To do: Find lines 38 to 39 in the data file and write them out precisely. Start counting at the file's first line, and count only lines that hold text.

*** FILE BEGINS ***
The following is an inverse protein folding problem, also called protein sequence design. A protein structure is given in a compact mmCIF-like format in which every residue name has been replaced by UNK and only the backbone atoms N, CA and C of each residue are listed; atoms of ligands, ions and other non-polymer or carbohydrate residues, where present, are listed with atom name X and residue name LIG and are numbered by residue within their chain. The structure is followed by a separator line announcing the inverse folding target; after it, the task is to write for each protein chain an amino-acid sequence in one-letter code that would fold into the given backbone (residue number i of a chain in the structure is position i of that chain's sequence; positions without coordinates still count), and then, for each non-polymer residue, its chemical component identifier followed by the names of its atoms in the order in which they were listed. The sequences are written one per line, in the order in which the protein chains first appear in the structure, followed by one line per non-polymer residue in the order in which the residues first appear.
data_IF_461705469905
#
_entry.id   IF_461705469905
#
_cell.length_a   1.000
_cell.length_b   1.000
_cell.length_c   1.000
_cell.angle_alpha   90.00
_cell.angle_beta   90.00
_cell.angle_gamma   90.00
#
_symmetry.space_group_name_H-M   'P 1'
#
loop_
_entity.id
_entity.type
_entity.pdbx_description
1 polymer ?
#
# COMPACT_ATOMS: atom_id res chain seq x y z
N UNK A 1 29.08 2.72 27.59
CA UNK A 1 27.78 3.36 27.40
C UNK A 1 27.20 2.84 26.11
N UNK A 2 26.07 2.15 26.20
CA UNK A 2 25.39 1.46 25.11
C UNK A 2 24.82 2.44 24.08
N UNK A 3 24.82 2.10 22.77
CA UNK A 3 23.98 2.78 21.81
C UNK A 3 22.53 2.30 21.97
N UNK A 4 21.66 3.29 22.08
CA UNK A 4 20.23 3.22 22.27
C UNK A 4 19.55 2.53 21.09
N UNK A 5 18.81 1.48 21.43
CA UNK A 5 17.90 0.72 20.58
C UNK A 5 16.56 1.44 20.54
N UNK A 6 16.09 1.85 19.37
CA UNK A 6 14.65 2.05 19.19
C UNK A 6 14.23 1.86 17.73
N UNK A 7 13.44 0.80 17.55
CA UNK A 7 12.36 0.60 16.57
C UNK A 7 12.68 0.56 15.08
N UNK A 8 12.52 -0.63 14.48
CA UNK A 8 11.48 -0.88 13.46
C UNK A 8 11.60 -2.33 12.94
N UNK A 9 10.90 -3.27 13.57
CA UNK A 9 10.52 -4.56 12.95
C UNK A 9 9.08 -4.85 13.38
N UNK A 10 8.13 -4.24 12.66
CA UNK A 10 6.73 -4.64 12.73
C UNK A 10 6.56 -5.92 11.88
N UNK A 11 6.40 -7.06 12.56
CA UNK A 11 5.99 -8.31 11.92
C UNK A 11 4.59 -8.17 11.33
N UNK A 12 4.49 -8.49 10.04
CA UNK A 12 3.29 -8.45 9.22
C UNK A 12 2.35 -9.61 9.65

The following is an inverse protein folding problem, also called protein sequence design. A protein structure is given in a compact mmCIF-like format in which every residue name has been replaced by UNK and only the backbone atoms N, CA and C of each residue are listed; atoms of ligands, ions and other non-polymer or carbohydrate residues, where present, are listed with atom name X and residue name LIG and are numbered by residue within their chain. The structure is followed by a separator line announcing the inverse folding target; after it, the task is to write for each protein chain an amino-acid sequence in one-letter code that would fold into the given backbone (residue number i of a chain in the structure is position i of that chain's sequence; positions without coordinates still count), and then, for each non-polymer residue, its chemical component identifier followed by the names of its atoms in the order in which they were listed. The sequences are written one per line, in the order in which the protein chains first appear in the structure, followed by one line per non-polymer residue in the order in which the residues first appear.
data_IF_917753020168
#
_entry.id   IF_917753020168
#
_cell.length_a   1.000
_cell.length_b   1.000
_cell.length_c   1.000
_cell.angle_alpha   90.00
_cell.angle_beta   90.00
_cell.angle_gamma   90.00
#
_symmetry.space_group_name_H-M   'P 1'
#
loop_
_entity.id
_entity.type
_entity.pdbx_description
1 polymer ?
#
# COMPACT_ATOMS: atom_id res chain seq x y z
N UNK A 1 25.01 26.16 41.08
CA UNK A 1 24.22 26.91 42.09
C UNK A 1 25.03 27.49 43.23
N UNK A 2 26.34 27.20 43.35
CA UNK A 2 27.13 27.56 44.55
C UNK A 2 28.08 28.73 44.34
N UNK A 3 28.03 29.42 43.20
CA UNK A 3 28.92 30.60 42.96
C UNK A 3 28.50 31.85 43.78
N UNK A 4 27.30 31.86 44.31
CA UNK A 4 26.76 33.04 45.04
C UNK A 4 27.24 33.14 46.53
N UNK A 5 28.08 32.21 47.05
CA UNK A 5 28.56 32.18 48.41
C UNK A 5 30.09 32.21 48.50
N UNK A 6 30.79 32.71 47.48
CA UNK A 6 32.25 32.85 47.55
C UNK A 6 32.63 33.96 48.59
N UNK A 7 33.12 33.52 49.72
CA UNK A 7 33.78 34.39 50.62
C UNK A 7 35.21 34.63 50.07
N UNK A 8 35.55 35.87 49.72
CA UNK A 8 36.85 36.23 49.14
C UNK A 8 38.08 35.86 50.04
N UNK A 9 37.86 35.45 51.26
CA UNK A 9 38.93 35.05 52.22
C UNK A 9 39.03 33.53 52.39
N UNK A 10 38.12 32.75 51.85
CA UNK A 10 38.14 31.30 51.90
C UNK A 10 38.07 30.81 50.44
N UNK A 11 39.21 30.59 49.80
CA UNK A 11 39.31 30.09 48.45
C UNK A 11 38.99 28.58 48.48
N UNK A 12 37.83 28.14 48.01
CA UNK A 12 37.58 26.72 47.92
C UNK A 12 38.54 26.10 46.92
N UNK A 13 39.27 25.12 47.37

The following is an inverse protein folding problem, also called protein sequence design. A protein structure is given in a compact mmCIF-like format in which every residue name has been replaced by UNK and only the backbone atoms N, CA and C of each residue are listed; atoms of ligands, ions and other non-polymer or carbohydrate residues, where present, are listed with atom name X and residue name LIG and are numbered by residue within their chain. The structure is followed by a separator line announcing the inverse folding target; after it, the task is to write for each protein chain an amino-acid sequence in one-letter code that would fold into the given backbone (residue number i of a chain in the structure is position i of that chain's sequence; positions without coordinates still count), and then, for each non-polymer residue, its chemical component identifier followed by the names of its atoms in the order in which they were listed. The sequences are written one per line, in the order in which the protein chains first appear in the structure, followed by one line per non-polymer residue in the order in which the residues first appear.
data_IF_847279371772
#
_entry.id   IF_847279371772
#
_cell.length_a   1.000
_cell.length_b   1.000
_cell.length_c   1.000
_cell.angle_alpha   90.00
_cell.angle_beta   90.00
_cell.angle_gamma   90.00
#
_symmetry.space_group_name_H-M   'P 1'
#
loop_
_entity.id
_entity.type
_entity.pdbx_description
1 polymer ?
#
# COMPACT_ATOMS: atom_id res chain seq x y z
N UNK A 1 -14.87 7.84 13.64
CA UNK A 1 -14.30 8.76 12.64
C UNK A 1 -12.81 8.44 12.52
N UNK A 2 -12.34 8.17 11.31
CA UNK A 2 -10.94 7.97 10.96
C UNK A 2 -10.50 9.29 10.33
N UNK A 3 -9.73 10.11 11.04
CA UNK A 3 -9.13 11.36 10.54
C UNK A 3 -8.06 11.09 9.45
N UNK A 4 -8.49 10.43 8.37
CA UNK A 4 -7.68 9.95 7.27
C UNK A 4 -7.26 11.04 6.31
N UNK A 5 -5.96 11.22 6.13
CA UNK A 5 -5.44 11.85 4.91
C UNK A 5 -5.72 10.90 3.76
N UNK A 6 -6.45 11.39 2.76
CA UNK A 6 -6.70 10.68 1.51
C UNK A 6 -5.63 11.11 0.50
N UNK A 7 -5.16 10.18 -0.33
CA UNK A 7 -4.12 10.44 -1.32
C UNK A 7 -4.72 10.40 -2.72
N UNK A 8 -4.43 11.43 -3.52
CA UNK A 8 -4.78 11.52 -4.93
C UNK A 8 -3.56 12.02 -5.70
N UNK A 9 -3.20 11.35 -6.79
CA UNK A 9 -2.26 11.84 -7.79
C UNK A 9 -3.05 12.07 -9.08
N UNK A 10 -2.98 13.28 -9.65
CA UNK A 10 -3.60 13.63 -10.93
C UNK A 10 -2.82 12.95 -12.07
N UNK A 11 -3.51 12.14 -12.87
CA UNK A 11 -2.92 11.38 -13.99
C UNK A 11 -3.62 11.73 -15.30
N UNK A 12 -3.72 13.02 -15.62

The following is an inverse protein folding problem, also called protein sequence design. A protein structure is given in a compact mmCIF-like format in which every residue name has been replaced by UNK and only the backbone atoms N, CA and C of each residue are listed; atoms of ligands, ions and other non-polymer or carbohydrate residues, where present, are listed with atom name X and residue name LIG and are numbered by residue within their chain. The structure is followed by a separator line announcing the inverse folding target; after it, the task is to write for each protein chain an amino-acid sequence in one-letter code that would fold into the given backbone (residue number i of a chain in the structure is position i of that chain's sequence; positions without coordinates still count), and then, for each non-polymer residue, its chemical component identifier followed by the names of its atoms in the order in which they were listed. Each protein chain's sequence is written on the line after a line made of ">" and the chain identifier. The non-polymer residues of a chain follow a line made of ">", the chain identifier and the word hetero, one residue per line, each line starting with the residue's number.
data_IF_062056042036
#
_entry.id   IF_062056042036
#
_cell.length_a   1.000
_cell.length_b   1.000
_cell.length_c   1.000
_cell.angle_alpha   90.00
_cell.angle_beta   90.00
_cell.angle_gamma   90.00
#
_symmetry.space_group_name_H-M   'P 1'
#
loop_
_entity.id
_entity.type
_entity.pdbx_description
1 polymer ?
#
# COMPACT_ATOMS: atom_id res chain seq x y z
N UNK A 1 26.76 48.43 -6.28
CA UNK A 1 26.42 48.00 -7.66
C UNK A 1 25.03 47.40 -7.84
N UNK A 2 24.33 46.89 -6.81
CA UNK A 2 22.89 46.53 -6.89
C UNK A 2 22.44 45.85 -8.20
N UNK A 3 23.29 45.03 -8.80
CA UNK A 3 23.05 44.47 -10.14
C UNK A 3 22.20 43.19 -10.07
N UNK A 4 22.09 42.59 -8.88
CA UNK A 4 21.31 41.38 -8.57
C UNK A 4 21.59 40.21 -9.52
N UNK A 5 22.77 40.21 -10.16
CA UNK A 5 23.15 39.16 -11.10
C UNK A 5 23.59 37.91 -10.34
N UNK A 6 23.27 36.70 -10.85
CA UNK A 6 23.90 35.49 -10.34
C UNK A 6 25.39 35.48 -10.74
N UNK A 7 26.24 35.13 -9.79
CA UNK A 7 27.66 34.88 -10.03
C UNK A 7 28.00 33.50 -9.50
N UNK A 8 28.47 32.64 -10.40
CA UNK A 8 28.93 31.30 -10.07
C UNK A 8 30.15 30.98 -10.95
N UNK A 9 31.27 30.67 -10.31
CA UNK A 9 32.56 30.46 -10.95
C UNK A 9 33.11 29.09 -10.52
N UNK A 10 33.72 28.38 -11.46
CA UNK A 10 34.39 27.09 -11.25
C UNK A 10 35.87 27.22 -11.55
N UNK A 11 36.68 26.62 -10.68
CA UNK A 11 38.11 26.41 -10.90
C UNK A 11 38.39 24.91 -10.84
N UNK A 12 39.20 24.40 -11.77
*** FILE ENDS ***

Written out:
CA UNK A 6 14.65 2.05 19.19
C UNK A 6 14.23 1.86 17.73